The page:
Drug treatment patterns for the management of men with lower urinary tract symptoms associated with benign prostatic hyperplasia who have both storage and voiding symptoms: a study using the health improvement network UK primary care data

Curr Med Res Opin. 2015 Jan;31(1):43-50. doi: 10.1185/03007995.2014.968704. Epub 2014 Oct 28.


Background: Real-world data on the pharmacological management of men who have lower urinary tract symptoms (LUTS) associated with benign prostatic hyperplasia (BPH) are limited.

Objective: To characterize men with LUTS/BPH who had both storage and voiding symptoms and to evaluate treatment patterns in UK primary care.

Design, setting and participants: This was an observational study of men aged ≥45 years with a diagnosis, symptoms or therapies indicative of LUTS/BPH with both storage and voiding components. These men were identified from the large Health Improvement Network (THIN) database between 1 January 2004 and 30 September 2011.

Outcome measurements and statistical analysis: Drug prescriptions and switching/discontinuation patterns for α₁-blockers and antimuscarinics.

Results and limitations: We identified 8694 men with a median age of 66.0 (interquartile range [IQR], 59.0-74.0) years. Most (7850; 90.3%) received an α₁-blocker, and 2167 (24.9%) received antimuscarinic therapy over a median of 2.1 years. The most commonly prescribed α₁-blocker was tamsulosin (81.8%); most frequent antimuscarinics were tolterodine (41.0%), oxybutynin (37.2%) and solifenacin (35.7%). Concomitant prescription of α1-blocker and antimuscarinic therapy (within 30 days of each other) was received by 1160 men (14.8% of α₁-blocker-treated men). Of α₁-blocker recipients, 3024 (38.5%) discontinued during follow-up, while 1149 (53.0%) discontinued antimuscarinic therapy. Of 2167 men who received an antimuscarinic, 476 (22.0%) switched to another antimuscarinic. Of the three most commonly prescribed antimuscarinics, solifenacin had the lowest proportions of discontinuations (43.0%) and switches (15.3%), and the longest median duration of therapy (90 days, IQR 30-300). General practice consultations accounted for most resource use (5307.9 per 1000 patient-years).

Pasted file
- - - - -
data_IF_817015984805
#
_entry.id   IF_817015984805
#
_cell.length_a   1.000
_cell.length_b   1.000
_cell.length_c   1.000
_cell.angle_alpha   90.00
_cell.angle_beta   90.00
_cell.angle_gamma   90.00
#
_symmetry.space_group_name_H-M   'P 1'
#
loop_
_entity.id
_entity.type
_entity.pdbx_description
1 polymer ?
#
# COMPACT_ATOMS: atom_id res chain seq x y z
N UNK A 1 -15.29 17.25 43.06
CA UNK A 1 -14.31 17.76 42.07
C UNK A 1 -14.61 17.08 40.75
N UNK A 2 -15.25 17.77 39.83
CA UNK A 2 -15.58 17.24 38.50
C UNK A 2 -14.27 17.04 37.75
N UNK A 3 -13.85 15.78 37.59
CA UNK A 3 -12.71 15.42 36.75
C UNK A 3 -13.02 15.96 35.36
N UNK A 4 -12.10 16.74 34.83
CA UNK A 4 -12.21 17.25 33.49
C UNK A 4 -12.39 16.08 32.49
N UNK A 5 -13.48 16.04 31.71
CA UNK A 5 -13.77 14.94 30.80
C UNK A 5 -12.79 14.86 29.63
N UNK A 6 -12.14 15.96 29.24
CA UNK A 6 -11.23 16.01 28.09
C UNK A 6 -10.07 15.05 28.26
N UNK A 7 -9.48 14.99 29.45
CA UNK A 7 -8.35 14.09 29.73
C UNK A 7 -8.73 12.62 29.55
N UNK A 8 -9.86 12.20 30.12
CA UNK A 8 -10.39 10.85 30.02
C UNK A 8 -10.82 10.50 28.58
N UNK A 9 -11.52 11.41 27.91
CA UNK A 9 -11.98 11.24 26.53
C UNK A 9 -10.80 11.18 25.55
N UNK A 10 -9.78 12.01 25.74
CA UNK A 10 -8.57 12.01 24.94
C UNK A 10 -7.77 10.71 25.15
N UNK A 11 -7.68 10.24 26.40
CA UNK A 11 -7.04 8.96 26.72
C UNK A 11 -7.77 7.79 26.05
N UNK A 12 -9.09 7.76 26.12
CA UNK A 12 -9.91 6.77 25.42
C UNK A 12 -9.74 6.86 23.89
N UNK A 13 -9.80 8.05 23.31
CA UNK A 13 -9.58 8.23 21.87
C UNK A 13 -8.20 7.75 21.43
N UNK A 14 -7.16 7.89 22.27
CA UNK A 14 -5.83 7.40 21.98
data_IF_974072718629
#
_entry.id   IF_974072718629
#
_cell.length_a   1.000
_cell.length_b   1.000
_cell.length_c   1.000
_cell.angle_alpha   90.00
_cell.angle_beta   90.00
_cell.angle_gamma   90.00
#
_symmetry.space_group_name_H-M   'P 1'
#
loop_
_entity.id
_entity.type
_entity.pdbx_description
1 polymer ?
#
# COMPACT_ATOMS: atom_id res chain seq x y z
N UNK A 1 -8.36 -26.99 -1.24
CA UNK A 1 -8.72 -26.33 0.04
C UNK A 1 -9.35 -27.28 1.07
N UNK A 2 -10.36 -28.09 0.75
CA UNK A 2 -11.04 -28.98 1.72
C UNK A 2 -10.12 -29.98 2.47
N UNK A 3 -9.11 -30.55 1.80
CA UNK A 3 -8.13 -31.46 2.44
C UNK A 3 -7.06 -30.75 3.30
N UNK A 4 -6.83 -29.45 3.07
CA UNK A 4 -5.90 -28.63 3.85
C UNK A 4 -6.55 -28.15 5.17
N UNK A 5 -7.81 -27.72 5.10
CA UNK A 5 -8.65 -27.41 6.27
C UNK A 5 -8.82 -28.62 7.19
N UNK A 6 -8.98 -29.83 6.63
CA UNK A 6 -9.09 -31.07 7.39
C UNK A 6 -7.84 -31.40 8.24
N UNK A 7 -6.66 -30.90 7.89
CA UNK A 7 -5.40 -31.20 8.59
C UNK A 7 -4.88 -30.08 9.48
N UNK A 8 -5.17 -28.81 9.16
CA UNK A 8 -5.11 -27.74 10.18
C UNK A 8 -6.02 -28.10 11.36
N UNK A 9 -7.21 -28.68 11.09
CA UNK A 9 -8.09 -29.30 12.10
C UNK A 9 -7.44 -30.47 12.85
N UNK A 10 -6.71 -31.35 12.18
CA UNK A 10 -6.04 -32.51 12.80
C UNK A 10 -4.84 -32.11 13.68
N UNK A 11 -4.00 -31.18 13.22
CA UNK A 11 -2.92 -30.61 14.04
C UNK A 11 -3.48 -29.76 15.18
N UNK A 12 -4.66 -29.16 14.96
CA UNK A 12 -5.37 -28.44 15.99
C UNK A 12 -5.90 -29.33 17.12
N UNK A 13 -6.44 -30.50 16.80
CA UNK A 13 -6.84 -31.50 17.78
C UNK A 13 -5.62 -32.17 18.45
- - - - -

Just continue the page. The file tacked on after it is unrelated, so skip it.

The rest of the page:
Conclusions: This study presents real-world management of men with LUTS/BPH who have both storage and voiding symptoms. The low proportion of men who received concomitant α₁-blocker and antimuscarinic therapy suggests that some patients are sub-optimally treated in routine clinical practice.

Keywords: Adrenergic α1-receptor antagonists; Benign prostatic hyperplasia; Disease management; Health resources; Lower urinary tract symptoms; Muscarinic antagonists; Persistence; Storage symptoms.

Publication types

  • Observational Study
  • Research Support, Non-U.S. Gov't

MeSH terms

  • Adrenergic alpha-1 Receptor Antagonists / therapeutic use*
  • Aged
  • Benzhydryl Compounds / therapeutic use
  • Cresols / therapeutic use
  • Family Practice
  • Humans
  • Lower Urinary Tract Symptoms / drug therapy*
  • Lower Urinary Tract Symptoms / etiology*
  • Male
  • Mandelic Acids / therapeutic use
  • Middle Aged
  • Muscarinic Antagonists / therapeutic use*
  • Phenylpropanolamine / therapeutic use
  • Primary Health Care*
  • Prostatic Hyperplasia / complications*
  • Prostatic Hyperplasia / drug therapy
  • Quinuclidines / therapeutic use
  • Retrospective Studies
  • Solifenacin Succinate
  • Sulfonamides / therapeutic use
  • Tamsulosin
  • Tetrahydroisoquinolines / therapeutic use
  • Tolterodine Tartrate
  • United Kingdom


  • Adrenergic alpha-1 Receptor Antagonists
  • Benzhydryl Compounds
  • Cresols
  • Mandelic Acids
  • Muscarinic Antagonists
  • Quinuclidines
  • Sulfonamides
  • Tetrahydroisoquinolines
  • Phenylpropanolamine
  • Tolterodine Tartrate
  • Tamsulosin
  • oxybutynin
  • Solifenacin Succinate